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Monday, January 07, 2008

Bad umpiring makes IT good for Indian companies

 If Indian cricket's bugbear, Steve Bucknor, were to be ever judged in his umpiring with the help of computer software, don't be surprised if an Indian company happens to be behind it.

With its track record in software much better than in cricket, India now wants to benefit from the business opportunity from bad decisions. A string of software start-ups as well as the biggest outsourcing companies have developed solutions that can capture cricketing motions and analyse them real-time so that better decisions can be made if the umpire is inclined. At least, one software ranks cricket umpire on five grades of quality.

Bangalore-based Swantha Software Solutions, co-founded by former Indian allrounder Vijay Bharadwaj, made a sales pitch two months ago to Ross Turner, Cricket Australia's game development manager for its umpiring applications software 3rdEYE.

An company official said a demo was given and the decision is awaited. The ongoing India-Australia cricket series has erupted into a controversy after India lost the second test match from a strong position, which some attributed to bad umpiring.

"In the wake such poor decision-making, our software can definitely provide a solution to improve the standards in umpiring if given the chance," says Swantha co-founder Sanjay Rao. "Most of the times, the whole match depends upon the decisions of an umpire, like it happened in the recent India-Australia Test match. We can monitor these decisions using the 3rdEYE on a real time basis."

This software can aggregate all the data analysis at the end of a match and qualify the umpire's performance as excellent, good, satisfactory, poor or bad, the judgement being made without human intervention. "Using this software, we can judge how good the umpire is giving at decisions, especially during the crucial stages of the match," Rao said.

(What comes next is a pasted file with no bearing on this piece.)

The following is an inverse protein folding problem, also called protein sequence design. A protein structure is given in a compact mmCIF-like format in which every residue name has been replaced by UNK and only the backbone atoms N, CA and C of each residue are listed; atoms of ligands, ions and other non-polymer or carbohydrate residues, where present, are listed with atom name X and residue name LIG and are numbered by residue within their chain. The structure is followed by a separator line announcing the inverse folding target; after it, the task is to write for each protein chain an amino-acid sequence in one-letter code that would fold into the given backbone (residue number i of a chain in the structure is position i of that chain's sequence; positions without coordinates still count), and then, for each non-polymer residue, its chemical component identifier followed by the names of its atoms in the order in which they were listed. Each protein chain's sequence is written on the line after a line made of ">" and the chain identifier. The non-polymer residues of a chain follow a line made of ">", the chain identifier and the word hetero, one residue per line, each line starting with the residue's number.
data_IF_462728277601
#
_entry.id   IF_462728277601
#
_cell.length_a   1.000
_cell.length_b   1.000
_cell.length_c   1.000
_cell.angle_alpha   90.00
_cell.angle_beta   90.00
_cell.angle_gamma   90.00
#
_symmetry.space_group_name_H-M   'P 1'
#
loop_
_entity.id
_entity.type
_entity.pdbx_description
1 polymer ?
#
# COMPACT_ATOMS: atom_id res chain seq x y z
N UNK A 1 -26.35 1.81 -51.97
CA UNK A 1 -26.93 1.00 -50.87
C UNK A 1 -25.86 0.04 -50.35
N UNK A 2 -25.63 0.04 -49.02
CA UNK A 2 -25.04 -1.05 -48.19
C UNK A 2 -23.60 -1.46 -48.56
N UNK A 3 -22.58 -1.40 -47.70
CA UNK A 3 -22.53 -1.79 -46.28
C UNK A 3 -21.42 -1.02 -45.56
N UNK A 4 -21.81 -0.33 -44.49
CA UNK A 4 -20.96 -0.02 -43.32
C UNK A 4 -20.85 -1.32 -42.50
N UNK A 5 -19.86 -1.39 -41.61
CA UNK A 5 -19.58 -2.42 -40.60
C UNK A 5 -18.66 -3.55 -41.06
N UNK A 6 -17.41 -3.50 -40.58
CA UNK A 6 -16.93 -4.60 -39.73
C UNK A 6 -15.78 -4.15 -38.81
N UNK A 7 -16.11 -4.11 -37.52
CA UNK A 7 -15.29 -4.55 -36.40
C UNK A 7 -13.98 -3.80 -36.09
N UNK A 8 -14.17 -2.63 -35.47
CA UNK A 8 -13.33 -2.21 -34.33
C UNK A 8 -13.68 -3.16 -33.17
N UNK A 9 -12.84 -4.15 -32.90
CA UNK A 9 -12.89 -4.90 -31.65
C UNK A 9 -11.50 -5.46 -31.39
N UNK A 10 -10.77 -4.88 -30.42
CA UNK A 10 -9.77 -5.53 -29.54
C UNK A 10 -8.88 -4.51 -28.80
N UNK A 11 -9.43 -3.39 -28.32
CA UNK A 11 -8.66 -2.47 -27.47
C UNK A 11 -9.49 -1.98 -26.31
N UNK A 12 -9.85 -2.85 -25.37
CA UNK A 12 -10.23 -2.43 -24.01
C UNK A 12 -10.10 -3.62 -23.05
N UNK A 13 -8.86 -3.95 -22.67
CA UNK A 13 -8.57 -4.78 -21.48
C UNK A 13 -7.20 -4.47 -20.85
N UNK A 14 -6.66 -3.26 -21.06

The software was used in the recent Karnataka-Mumbai Ranji Trophy encounter, where the local umpiring coach monitored the umpires' performance. The International Cricket Council (ICC) created a buzz five years ago, when it gave an order to Phoenix Global Solutions for its e-Cricket Pro software.

The plan was to use this piece of coding for umpire training. Phoenix was later acquired by India's largest outsourcing company Tata Consultancy Services. However, the plan seems to be simmering on the backburner now.

TCS's rival, Satyam Computer Services, is also getting into cricket software, estimated currently to be a tiny Rs 100 crore but set to grow exponentially. Satyam has incorporated a sports solution division and is researching for a software product.

"We are in the pilot mode for most of the software and should be ready to make a pitch to various cricket boards in another 3 months," says Satyam head of sports practice Dilbag Gill. Satyam is developing three different solutions for tests, one-day internationals and twenty20 matches.

"Cricket is a ball-to-ball game and therefore it makes it easier for technology to step in due to the gap (between balls) in the game, which in turn can allow for technology for repairing umpire mistakes in real-time," Mr Gill says. Chennai-based Meru Consultants and Technologies sees the umpiring community as a market.

Its software is already used to analyse player performance in Zimbabwe, Bangladesh and Sri Lanka, apart from India. Now, the company plans to include an umpiring add-on. "The weekend row over controversial umpiring decisions have definitely spawned an opportunity for companies like us to take to this sector. It will definitely trigger a market for this product," says Meru CEO P Sankaran.


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